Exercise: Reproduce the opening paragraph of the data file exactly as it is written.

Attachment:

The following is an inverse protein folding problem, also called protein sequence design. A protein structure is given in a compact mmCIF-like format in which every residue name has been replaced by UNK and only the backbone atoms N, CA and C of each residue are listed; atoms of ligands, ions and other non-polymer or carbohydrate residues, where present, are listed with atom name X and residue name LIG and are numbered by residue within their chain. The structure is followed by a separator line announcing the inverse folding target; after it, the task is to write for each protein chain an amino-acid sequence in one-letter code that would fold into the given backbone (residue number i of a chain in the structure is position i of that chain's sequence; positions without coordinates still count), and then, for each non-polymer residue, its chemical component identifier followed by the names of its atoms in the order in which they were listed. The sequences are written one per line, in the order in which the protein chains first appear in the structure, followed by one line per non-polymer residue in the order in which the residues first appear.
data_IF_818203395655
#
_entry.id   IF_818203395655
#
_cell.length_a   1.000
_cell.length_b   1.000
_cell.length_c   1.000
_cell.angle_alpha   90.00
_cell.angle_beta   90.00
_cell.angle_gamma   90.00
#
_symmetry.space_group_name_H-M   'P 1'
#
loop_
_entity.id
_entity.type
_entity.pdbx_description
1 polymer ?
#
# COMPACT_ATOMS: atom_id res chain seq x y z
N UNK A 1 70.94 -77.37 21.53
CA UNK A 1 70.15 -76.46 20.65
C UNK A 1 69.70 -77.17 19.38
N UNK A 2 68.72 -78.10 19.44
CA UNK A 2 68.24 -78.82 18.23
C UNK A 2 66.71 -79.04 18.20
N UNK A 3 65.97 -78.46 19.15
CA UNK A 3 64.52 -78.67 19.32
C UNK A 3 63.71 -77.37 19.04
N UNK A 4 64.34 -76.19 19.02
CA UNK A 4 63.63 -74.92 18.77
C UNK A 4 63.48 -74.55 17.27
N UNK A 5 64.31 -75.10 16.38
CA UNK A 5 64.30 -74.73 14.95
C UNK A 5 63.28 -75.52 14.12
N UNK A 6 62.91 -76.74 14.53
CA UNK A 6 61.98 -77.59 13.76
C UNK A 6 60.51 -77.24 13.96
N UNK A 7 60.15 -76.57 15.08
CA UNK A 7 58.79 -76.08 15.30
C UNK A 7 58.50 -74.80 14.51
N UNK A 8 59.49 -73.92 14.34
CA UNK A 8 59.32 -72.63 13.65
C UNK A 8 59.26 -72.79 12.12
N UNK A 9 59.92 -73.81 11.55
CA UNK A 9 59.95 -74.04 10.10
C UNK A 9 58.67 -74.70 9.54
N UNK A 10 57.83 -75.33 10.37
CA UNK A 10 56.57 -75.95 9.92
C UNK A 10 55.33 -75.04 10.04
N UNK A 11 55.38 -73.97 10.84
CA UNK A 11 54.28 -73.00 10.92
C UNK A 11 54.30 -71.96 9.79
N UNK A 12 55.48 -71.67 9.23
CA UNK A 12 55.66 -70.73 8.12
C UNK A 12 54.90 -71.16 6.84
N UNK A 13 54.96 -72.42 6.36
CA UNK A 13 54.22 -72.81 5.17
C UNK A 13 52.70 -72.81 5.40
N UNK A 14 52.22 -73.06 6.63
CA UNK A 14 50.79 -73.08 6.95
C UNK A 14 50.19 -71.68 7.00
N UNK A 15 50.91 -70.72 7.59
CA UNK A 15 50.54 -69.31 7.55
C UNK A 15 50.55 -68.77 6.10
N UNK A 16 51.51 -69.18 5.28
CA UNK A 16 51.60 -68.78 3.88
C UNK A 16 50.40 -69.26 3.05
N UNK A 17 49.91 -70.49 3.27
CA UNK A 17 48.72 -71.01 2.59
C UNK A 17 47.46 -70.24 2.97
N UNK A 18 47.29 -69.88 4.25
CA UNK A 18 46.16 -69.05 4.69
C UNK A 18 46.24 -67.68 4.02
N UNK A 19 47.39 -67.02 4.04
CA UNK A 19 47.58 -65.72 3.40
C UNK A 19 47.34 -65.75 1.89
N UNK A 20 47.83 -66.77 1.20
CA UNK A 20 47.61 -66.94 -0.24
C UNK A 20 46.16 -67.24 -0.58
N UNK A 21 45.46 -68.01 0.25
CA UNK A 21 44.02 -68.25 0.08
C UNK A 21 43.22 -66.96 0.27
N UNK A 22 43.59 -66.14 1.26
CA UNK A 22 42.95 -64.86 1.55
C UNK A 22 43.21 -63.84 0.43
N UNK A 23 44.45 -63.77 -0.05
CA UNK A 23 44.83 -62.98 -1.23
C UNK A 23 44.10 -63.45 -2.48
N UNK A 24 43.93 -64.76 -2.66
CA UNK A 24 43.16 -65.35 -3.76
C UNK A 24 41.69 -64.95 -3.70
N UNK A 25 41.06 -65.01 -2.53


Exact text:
The following is an inverse protein folding problem, also called protein sequence design. A protein structure is given in a compact mmCIF-like format in which every residue name has been replaced by UNK and only the backbone atoms N, CA and C of each residue are listed; atoms of ligands, ions and other non-polymer or carbohydrate residues, where present, are listed with atom name X and residue name LIG and are numbered by residue within their chain. The structure is followed by a separator line announcing the inverse folding target; after it, the task is to write for each protein chain an amino-acid sequence in one-letter code that would fold into the given backbone (residue number i of a chain in the structure is position i of that chain's sequence; positions without coordinates still count), and then, for each non-polymer residue, its chemical component identifier followed by the names of its atoms in the order in which they were listed. The sequences are written one per line, in the order in which the protein chains first appear in the structure, followed by one line per non-polymer residue in the order in which the residues first appear.